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Characteristically, Jane Austen is sparse in her description of Barton Park,  the home of the affable Sir John and the sadly less than pleasant Lady Middleton in Sense and Sensibility:

Barton Park was about half a mile from the cottage. The ladies had passed near it in their way along the valley, but it was screened from their view at home by the projection of an hill. The house was large and handsome; and the Middletons lived in a style of equal hospitality and elegance.

Sense and Sensibility, Chapter 7

However, for many people it has been considered that Pynes, a fine William and Mary house in Devon, just outside Exeter and pictured above, was Jane Austen’s model for Barton Park, and further that she most probably visited it when she was holidaying in Devon with her family  either in 1801 and 1802.

This is my copy of the acquaint of Pynes that appeared in Ackermann’s Repository of the Arts etc.,  in February 1825;

In her book In the Steps of Jane Austen, Anne -Marie Edwards has this to say in support of her contention that Pynes was the inspiration for Barton Park:

Although there is no written evidence to support my belief I have planned this part of the walk to explore what I think is the part of the Exe valley which Jane calls Barton in Sense and Senibility….Jane always wrote about places she knew, and she must have and a specific large estate in mind. I feel sure her “Barton Park” is Pynes still, as in the novel, a “large and handsome house”. Then as now , it was the home of the Northcote family. The Dowager Countess of Iddesleigh(a title taken by the Northcotes) told me that traditionally Pynes has alwasy been linked with the novel and her view was confirmed by other local people. It seems likely that Jane and her family , while they were on holiday in Devon, were invited to stay there. They would probably have stayed at Pynes several days and Jane would have and time to enjoy some of the beautiful country walks that are undertaken by the equally energetic Elinor and Marianne in the novel. The village of “Barton” on the hill side, close to Barton Park, corresponds exactly with Upton Lyne. I tis more difficult to place “Barton Cottage: which we are told is about half a mile from Barton Park. No site seemed to me to fit all the clues given in the novel. However as I explored the area I concluded that Jane possibly imagined the cottage to be near the farm at Woodrow Barton-a suggestion that was first made to me by Mrs E .M.Cornall who lives locally….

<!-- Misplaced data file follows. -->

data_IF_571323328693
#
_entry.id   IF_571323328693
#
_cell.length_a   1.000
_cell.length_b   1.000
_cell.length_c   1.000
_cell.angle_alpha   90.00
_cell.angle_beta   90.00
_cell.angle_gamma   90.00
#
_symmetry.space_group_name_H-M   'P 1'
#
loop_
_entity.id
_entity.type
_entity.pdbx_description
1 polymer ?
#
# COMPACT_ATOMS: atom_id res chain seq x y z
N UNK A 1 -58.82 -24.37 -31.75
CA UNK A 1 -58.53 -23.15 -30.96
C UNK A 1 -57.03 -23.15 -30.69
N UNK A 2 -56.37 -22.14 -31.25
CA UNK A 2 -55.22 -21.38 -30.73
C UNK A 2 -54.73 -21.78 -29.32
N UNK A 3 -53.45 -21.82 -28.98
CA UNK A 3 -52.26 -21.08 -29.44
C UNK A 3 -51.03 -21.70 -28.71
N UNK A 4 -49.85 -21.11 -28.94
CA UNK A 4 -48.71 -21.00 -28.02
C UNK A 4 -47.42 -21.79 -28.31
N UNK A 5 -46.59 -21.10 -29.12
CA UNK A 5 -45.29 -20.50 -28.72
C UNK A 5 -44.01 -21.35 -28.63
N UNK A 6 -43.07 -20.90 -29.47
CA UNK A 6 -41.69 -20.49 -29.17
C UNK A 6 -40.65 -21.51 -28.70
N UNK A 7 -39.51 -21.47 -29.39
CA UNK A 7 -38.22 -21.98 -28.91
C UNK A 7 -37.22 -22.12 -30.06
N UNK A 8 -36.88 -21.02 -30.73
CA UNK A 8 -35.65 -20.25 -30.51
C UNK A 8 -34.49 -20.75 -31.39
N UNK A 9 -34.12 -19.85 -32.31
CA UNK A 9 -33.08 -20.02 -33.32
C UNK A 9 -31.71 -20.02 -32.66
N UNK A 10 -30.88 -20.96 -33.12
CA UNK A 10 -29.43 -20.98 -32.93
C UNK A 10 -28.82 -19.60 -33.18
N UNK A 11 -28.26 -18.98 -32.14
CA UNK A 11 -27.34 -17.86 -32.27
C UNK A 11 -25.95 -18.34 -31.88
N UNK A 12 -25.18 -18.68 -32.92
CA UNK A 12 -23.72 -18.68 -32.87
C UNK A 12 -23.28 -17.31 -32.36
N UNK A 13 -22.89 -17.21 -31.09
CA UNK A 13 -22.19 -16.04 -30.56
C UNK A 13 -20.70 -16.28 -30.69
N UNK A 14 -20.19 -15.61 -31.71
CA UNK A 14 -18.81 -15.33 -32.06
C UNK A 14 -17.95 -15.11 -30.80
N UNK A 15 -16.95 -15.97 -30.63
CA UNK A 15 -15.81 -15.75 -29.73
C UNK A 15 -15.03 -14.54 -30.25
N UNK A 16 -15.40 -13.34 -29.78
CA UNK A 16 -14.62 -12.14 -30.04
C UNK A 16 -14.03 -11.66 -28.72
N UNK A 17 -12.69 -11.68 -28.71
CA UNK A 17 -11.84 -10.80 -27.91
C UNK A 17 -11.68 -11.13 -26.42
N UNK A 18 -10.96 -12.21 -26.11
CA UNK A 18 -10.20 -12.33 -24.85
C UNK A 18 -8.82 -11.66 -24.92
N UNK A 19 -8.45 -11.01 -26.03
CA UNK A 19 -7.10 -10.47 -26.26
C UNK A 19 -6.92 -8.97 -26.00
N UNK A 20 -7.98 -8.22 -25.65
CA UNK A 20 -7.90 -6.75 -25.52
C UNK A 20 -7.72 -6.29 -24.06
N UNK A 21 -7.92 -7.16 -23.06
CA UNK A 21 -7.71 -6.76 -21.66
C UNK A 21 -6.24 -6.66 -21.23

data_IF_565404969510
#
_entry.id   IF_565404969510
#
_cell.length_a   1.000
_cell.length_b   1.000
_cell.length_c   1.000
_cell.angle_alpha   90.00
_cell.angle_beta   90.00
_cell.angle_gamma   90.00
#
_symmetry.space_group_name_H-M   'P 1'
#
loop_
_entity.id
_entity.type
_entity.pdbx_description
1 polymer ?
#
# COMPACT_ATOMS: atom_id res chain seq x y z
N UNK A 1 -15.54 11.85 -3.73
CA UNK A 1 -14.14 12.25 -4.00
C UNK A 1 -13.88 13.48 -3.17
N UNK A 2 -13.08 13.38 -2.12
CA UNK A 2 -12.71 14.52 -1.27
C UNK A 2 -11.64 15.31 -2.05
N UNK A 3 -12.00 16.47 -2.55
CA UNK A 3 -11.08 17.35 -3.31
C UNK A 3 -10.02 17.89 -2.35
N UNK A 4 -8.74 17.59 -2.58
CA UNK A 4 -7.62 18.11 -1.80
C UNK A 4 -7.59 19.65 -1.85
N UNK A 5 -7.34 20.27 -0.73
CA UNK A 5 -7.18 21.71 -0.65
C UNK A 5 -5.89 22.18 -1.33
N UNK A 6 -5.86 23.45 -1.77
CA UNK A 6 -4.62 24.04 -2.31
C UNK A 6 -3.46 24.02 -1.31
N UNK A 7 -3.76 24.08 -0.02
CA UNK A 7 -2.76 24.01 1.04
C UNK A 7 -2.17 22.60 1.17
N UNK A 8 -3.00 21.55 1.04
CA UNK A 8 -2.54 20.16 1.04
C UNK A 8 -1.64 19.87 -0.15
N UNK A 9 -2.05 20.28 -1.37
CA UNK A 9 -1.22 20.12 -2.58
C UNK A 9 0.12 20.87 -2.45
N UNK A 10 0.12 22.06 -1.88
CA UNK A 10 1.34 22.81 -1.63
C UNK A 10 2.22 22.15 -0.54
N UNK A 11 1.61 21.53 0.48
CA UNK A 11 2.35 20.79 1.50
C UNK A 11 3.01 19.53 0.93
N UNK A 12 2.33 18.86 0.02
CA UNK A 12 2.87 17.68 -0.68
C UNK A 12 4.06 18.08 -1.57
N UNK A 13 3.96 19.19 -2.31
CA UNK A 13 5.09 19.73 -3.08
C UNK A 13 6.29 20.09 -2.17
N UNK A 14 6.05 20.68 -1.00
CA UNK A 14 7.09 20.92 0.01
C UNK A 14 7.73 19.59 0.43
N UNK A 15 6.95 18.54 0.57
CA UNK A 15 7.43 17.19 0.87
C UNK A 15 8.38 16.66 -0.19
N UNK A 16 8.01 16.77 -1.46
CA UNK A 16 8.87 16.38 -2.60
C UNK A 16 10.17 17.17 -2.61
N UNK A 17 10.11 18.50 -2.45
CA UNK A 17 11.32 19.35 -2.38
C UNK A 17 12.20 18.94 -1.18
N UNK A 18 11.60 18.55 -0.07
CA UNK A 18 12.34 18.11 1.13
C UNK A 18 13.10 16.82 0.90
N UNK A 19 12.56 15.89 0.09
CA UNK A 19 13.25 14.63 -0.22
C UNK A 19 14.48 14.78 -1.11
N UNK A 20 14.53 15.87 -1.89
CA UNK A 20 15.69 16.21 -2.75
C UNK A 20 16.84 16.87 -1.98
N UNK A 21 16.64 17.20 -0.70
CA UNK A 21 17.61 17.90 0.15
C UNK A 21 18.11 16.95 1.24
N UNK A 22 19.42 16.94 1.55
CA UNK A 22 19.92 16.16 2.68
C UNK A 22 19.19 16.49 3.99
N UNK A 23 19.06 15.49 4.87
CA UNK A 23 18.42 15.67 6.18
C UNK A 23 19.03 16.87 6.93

( page 102)

This is a section from my 1812 copy of John Cary’s map of Devon which has been annotated to show the approximate situation of Upton Pyne ( indicated by the black arrow) in relation to Exeter and Crediton:

This is all very plausible, isn’t it? Save for the fact that we know that Jane Austen did indeed write about places she had never visited, and in fact the grater part of Mansfield Park is set in a county she had never visited once! However, for those of you who tend to the view that Pynes was the model for Barton Park,  then, listen! A rare opportunity presents itself, for  you now have the chance to purchase the house and 37 acres of parkland surrounding it.


The house is also currently being restored, and the current owner, Simon Robshaw, has very kindly consented to allow me to reproduce some of his photographs of the house so that you can see what it looks like today.

Situated 3 miles from the centre of Exeter, the house has six reception rooms, 10 attic rooms and a 37-acre park.

Pynes was originally the mansion for the Pynes Estate, which surrounds and protects the house principally to the north.

These views of the house show that it has not changed substantially since the Ackermann engraving at the top of this post was made nearly 200 years ago…

and the parkland is also very similar, with stunningly beautiful views of the Exe valley.

This is a view of the very grand Entrance Hall being restored…

This is the marvellous stained glass window in the Staircase Hall

Here we have a view of the Drawing Room…

and  below of the Dining Room, which does seem large enough to satisfy such a determined party giver as Sir John.

And here  is  the Billiard Room.

The house  is no for sale with Savills estate agents: go here to see. And whatever your thoughts on it being Barton Park or not, I think you have to agree it is a most pretty and desirable place to live.

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